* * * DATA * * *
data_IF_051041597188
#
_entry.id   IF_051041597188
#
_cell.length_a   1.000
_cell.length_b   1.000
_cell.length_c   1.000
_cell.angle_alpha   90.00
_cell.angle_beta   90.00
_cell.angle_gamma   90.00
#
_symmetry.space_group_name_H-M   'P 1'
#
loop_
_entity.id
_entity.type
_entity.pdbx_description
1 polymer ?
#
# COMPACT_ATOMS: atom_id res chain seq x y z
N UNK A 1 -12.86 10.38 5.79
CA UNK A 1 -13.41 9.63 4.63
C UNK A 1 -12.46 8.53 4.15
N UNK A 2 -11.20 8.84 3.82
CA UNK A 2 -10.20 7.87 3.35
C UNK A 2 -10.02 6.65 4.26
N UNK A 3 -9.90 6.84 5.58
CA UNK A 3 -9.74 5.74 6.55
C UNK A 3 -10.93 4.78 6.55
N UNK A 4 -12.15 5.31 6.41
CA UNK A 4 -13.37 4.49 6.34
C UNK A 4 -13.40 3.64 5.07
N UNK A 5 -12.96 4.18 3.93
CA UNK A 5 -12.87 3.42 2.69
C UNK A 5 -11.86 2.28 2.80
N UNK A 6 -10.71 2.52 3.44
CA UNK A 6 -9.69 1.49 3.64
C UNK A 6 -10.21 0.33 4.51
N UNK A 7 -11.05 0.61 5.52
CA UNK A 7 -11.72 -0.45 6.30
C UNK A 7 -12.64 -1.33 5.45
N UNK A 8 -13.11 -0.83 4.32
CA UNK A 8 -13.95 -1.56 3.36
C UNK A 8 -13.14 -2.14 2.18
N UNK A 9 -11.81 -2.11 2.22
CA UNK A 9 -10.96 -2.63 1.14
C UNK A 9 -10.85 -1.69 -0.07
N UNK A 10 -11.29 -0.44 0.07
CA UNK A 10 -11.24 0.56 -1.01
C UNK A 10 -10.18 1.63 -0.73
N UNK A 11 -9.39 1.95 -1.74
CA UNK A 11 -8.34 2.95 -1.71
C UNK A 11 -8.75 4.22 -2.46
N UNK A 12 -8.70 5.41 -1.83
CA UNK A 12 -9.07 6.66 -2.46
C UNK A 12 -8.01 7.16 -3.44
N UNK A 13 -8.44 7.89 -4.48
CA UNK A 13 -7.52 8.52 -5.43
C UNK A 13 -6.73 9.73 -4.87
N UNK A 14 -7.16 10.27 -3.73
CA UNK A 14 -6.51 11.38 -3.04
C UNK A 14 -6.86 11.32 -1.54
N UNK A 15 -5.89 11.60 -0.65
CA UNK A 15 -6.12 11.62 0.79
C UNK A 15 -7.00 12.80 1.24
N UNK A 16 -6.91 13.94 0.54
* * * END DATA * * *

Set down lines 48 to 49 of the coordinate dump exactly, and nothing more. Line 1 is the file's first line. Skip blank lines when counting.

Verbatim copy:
N UNK A 10 -11.29 -0.44 0.07
CA UNK A 10 -11.24 0.56 -1.01